I do not love my dog.
She is weak-limbed, arthritic, and has a mucus-blue eye. She is disagreeable. She hates riding in the car. She won’t chase a stick. She ignores Frisbees and tennis balls and other stock attempts at human-canine interaction. She eats grass. Even slimy grass. Which she then pukes. In front of everyone else in the park. As if the pedigree-brand dog food I buy is beneath her. As if gravy bones give her a pain.
I come home from work to a new level of odour. She has made a mess and left it. In the guest room. On the freshly steam-cleaned carpet.
I press my lips and feel the familiar surge of resistance that comes when action seems called for. What to do?
A dog on the premises reduces house insurance premiums. Burglars think twice, as do hawkers.
At night, my dog rests her head on my knee. I sit on the couch and read a book or watch the television. She sits on the floor and watches me a while then closes her eyes. I stroke her head, her presence a warm breath.
She came from Animal Rescue and was fully grown when I took her. Her name’s Garbo, of all things. Garbo.
When I first laid eyes on her, she had jammed herself up in the back corner of the compound. She was bigger than I thought when they finally brought her out, but by then it was too late to renege. Neglect? Ridicule? Abandonment? Abuse? What horrors has she seen that I will never imagine?
And what do I do that contributes to her private pain?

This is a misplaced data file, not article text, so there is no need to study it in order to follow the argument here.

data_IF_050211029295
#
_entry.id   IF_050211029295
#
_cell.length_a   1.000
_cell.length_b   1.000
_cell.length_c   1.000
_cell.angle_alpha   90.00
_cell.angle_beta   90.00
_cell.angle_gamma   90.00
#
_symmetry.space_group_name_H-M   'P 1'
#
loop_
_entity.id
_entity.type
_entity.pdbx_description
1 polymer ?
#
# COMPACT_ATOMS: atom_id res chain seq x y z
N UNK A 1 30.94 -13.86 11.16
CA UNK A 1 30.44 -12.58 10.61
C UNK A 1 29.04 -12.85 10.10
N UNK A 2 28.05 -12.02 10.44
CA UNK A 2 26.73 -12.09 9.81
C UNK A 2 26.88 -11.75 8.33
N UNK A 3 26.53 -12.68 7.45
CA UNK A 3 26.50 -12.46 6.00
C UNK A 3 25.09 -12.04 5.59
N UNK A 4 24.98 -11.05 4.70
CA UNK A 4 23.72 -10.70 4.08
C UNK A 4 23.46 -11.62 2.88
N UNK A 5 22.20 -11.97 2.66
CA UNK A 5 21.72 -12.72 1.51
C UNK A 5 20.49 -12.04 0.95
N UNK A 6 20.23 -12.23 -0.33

Does she intuit my frustration at my too-small life? Does she take my worries on herself? I feed her and tend to her physical needs but admittedly, sometimes I’m gruff. Still, she gazes at me adoringly through her single good eye. Shuffles up to greet me when I come through the door. That way she has: lifting her golden-brown head before I’ve even said her name. As if she knows I’m thinking of her. Or not thinking of her. As if, no matter what I’m thinking of, she’s thinking of me.
Maybe I do love my dog.
It’s clear she holds me in her heart. She gives me time and attention. Patient, affectionate, she takes me as I am without judgement or condition.
The mess that is me. The ugliness. The failings. The doubt.
I do love my dog. I’ve loved her all along. I see it now. The dog is not the problem.
I do not love my husband.
Suzanne Verrall lives in Adelaide, South Australia. Her flash fiction, essays, and poetry appear or are forthcoming in Flash Frontier, Archer Magazine, Lip Magazine, Poetry NZ Yearbook, and The Journal of Compressed Creative Arts.